If you want top-notch sound in a smaller footprint and at a nicer price than most high-end models, the Sonos Beam offers a nice compromise. It boasts impressive bass and exceptional clarity while costing much less than most of the premium models. In our testing, we were particularly impressed by its clarity and separation. When watching blockbuster action scenes, dialogue consistently cut through all of the explosions and mayhem. We appreciate the night and dialogue enhancement modes, which dampen loud noise and make it easier to understand dialogue when you need to turn the volume down. It accomplishes all this despite a relatively small and inconspicuous housing that easily fits on most TV stands. Plus, you can easily expand it with other Sonos speakers should you find yourself wanting more from your home theater sound system.
The Beam certainly isn't cheap, with its price landing between the premium models and the budget options. It also fails to mimic a true surround sound experience. Like most other Sonos products, there is no Bluetooth, though it supports Apple Airplay on iOS devices. It's still an excellent choice for those that don't mind making a considerable, but not too lavish, investment in making their TV sound great.
Read review: Sonos Beam
Why You Should Trust Us
To fine-tune our sound quality testing process, we consulted with sound recordist Palmer Taylor. Working as a location audio specialist since 2005, Palmer has recorded sound for the likes of ESPN, National Geographic, and The History Channel. Serving as lead authors and testers for this review, Matt Bento and Michelle Powell have reviewed consumer audio products for nearly four years. In that time, they've researched nearly 1000 headphones, speakers, and earbuds, purchasing and testing well over 150 of them. Michelle has designed tests and established comprehensive metrics for many of our speaker reviews, while Matt comes from a musical background, growing up in a household full of custom speakers, amplifiers, and sound systems designed and built by his father.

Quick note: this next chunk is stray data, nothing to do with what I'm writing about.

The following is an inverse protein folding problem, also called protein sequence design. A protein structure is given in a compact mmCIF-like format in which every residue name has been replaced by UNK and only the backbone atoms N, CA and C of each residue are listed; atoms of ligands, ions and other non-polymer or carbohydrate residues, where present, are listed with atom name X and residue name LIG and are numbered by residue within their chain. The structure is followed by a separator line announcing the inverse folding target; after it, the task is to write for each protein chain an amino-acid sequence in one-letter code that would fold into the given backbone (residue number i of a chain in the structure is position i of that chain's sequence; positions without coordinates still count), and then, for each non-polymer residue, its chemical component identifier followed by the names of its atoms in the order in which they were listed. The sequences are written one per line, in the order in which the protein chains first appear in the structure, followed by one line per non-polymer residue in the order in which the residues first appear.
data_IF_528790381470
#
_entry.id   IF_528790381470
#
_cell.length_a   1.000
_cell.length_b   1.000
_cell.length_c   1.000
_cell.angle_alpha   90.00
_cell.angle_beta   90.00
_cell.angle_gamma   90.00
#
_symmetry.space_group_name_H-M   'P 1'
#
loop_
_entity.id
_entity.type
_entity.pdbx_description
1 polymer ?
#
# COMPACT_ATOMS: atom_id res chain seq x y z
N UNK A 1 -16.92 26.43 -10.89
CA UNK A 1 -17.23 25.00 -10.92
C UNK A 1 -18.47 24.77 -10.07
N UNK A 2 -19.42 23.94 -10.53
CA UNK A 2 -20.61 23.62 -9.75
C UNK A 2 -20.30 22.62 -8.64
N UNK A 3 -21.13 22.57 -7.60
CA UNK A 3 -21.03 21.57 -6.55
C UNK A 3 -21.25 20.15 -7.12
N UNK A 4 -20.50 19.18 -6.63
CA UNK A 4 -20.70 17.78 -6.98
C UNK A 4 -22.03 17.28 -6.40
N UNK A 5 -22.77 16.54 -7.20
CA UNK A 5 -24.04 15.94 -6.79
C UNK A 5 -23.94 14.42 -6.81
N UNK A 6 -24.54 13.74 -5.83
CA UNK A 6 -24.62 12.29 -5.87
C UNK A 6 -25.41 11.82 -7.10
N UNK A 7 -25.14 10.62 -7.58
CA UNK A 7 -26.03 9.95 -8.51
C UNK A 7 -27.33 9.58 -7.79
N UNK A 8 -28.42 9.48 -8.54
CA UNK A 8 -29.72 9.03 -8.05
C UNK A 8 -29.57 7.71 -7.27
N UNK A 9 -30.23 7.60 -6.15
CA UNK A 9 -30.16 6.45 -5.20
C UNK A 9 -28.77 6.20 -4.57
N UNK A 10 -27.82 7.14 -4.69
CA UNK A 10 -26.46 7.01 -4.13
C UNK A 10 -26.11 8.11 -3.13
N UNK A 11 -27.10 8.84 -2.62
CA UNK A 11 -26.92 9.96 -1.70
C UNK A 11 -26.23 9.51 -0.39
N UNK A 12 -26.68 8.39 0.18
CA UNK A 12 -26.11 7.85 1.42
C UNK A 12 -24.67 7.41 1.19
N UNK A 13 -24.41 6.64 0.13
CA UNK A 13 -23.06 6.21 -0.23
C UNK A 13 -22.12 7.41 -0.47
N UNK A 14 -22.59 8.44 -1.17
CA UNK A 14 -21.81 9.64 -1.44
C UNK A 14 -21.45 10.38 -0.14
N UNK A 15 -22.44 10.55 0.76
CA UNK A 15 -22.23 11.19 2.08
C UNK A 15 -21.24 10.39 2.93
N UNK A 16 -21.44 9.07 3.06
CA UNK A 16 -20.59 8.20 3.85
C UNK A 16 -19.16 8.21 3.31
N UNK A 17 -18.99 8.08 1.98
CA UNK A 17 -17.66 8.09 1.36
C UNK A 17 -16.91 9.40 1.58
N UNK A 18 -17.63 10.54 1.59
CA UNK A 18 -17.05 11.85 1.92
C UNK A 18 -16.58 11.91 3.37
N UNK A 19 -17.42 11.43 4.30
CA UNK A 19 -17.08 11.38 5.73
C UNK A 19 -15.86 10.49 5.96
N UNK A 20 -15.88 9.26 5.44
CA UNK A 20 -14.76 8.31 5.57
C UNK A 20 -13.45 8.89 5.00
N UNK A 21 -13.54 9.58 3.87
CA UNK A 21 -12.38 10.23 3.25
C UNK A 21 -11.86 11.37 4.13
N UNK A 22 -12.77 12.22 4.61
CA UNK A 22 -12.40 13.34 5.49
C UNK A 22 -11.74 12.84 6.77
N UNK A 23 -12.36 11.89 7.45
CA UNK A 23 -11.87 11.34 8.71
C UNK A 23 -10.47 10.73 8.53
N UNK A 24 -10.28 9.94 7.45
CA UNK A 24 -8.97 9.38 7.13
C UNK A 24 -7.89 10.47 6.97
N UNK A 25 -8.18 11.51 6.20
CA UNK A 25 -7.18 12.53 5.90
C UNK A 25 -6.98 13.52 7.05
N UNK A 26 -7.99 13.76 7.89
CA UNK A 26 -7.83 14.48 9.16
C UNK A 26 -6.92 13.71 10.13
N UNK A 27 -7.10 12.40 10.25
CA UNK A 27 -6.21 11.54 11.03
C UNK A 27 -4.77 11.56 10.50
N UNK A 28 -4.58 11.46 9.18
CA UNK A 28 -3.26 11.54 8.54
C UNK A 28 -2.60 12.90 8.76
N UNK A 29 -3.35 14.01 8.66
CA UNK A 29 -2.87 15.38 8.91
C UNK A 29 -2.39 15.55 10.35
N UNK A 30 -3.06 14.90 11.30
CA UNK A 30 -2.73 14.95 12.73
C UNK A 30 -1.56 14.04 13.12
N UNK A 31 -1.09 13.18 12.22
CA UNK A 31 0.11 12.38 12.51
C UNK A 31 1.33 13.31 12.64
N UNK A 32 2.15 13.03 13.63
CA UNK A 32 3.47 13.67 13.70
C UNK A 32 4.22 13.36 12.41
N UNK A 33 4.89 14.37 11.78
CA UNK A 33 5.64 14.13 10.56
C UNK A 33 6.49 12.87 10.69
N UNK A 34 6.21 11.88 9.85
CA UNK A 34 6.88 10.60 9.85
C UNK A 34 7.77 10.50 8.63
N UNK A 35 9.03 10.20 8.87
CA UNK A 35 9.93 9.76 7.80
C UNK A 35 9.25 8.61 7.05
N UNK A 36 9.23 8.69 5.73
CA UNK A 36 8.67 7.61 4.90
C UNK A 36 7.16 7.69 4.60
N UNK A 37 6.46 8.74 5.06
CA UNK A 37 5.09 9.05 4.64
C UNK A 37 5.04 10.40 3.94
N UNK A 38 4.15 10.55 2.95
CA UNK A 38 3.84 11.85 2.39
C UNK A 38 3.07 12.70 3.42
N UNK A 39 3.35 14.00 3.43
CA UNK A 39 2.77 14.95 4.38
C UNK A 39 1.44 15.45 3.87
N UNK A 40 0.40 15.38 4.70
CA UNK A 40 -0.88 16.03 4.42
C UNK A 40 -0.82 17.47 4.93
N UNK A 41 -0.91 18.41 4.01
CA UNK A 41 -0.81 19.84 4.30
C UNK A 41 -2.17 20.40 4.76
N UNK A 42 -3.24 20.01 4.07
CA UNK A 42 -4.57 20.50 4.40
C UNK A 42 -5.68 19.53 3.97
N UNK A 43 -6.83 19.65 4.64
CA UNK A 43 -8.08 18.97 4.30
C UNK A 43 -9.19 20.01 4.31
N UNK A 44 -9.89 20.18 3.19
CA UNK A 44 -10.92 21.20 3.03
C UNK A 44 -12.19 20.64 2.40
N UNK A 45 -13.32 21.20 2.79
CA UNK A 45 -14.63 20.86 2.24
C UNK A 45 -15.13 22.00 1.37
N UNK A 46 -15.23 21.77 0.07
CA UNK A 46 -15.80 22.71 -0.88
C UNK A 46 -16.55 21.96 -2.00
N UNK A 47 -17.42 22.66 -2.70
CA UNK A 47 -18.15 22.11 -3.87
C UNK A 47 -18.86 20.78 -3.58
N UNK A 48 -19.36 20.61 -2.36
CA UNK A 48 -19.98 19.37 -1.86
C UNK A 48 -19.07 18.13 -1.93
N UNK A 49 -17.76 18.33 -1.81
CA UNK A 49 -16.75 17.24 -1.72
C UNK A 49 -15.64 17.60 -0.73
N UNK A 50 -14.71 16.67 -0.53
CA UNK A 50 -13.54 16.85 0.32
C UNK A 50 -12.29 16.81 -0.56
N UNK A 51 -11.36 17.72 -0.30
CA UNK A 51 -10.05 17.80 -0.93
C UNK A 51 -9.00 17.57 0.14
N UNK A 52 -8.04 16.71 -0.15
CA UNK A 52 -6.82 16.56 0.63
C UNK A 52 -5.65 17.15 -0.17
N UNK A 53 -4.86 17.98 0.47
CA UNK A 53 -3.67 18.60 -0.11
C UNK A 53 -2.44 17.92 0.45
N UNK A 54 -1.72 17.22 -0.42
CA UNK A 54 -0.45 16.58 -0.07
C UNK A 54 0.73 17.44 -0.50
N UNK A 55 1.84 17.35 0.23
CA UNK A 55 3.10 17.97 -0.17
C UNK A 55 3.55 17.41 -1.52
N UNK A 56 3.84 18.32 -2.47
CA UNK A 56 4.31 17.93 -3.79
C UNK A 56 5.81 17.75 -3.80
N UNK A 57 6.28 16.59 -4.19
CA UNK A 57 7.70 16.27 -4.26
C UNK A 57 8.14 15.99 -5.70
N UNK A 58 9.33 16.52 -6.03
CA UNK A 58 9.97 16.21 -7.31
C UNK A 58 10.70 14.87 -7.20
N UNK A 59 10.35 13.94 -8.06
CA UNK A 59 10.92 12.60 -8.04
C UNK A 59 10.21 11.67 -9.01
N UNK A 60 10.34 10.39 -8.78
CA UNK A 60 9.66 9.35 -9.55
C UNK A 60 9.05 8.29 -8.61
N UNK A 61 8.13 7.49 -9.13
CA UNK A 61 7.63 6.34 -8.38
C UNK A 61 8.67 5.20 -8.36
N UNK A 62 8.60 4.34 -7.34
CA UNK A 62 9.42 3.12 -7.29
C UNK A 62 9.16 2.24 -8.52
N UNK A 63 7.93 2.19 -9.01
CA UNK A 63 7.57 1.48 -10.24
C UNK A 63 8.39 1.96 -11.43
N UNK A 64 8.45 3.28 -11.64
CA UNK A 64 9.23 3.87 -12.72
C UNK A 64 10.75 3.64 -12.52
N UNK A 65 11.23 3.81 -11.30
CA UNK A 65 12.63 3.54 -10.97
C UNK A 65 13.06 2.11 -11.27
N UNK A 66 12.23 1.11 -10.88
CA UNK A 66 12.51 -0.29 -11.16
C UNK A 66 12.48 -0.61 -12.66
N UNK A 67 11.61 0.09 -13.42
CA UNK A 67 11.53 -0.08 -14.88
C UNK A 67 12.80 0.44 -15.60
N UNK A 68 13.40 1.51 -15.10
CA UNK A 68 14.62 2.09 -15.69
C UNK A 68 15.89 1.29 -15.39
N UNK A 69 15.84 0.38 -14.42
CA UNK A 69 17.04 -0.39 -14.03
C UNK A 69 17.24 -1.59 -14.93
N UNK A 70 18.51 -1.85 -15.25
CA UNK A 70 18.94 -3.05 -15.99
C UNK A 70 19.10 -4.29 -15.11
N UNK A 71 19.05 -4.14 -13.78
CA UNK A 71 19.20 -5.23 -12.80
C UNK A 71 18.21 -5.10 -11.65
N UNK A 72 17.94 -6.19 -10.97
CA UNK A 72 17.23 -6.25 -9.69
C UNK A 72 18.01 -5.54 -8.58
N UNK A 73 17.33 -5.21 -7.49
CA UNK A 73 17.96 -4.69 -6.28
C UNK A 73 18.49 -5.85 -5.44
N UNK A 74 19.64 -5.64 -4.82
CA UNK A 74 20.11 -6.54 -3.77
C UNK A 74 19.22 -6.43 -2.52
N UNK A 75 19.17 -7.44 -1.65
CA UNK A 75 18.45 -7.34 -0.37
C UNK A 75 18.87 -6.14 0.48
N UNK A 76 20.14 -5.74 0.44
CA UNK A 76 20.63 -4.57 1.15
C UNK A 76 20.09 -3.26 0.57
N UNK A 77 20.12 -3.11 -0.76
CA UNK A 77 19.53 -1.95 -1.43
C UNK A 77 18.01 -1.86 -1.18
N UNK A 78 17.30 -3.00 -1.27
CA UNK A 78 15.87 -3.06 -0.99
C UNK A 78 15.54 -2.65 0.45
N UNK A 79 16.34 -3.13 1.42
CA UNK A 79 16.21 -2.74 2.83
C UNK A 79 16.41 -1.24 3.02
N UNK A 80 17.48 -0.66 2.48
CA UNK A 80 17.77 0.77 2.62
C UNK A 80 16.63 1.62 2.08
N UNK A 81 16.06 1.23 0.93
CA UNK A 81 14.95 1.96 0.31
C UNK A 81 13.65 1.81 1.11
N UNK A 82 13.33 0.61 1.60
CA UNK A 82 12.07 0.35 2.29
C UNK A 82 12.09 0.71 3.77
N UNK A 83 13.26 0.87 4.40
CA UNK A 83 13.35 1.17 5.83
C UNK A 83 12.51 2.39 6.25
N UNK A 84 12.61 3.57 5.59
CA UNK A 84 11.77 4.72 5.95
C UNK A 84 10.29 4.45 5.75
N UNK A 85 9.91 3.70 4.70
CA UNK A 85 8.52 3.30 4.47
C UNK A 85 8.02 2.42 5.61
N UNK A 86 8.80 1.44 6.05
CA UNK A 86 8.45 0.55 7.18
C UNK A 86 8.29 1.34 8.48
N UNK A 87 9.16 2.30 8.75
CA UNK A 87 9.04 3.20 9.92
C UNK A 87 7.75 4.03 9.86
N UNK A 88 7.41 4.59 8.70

In completing this review, we researched more than 80 options before choosing the most promising models to bring into our testing lab. As always, we purchased them all at retail prices and did not accept any gifts or samples from manufacturers. We then settled in for a long movie marathon, quickly swapping between soundbars to assess, side-by-side, how each handled dialogue, movie scores, and cinematic sound effects. We followed that up with a similar side-by-side sound test with a focus on music. Finally, we connected them to various mobile devices and adjusted all of the offered sound settings in order to uncover any potential user-friendliness issues. When all was said and done, we sunk more than 150 hours of testing into these products and came out with recommendations based wholly on our test results and in-person experiences.
Related: How We Tested Soundbars
Analysis and Test Results
Soundbars provide a simple, effective, and (when compared to the cost of surround sound systems) relatively inexpensive way to take your home theater rig to the next level. Of course, these gadgets need to sound good to be worthy of the coveted shelf space below your TV, and there are plenty of different attributes that differentiate one model from another. Our scores are based on hands-on tests that range from sound quality to ease of use and installation, all the way through to the design and styling.
Based on our testing, more expensive soundbars generally provide better sound quality. They are also able to create a better "surround" sound effect with Dolby Atmos or DTS Virtual:X than the less expensive models that support those formats. WiFi connectivity and app support are also standard on the high-end units. However, there are still good deals to be found. For instance, the Sonos Beam costs nearly half as much as the Sonos Arc and only sounds slightly less remarkable.